The movie has a certain charm, the dog is cute, but the script is painfully formulaic, and I can take only so much of Tom Hanks shouting. I was, however, delighted to see John McIntire in one of his last roles.
Time well spent? Not particularly.
All That Heaven Allows (1955) An ex-library Criterion DVD that had been sitting on the shelf for at least five years
Besides the film noir Lured (1947), my first Douglas Sirk drama/melodrama was The Tarnished Angels (1957), a beguiling picture based on William Faulkner’s novel Pylon. Next was the moving There’s Always Tomorrow (1956), followed by Written on the Wind (1956), which I immediately bought on Blu-ray after watching. Then along came All That Heaven Allows that simply destroyed me beyond my wildest dreams. Now I want to see all of Sirk’s films, particularly everything I’ve missed from the mid-1950s through Imitation of Life (1959). I haven’t rewatched any of these films, but the way Sirk combines yearning, anguish, and stunning color combinations, all on a wondrous widescreen canvas, totally slays me.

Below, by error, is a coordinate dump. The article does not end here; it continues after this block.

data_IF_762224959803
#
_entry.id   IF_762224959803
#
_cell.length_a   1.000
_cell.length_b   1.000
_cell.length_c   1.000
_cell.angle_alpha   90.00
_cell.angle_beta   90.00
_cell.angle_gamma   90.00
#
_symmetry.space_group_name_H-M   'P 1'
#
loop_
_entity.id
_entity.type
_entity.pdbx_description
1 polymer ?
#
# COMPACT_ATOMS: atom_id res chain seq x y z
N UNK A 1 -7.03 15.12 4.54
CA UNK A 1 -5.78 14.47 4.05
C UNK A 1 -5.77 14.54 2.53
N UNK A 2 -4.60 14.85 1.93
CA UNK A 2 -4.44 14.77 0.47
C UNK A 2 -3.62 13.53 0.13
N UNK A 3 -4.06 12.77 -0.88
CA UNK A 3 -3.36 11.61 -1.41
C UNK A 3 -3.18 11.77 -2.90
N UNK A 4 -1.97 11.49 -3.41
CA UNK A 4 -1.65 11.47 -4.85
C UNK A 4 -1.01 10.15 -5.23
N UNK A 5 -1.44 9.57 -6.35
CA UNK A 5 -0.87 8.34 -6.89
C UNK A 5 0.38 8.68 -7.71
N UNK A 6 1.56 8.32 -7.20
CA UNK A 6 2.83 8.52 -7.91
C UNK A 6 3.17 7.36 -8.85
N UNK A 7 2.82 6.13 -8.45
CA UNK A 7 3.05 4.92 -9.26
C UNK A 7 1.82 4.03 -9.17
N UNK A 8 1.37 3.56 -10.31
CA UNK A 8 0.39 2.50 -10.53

Time well spent? Absolutely.
Never Take Candy from a Stranger (1960) Part of the Mill Creek Hammer Films - Ultimate Collection Blu-ray box set
Somewhere along my journey through the Mill Creek box set Hammer Films - Ultimate Collection, I stalled out, yet Never Take Candy (Sweets in the UK title) from a Stranger renewed my faith in the box set. Perhaps you can’t accurately call this a horror film, but it’s one of the most disturbing and effective Hammer pictures I’ve ever seen.
Time well spent? Yes.
Castle Keep (1969) Blu-ray from an Indicator sale, probably two sales ago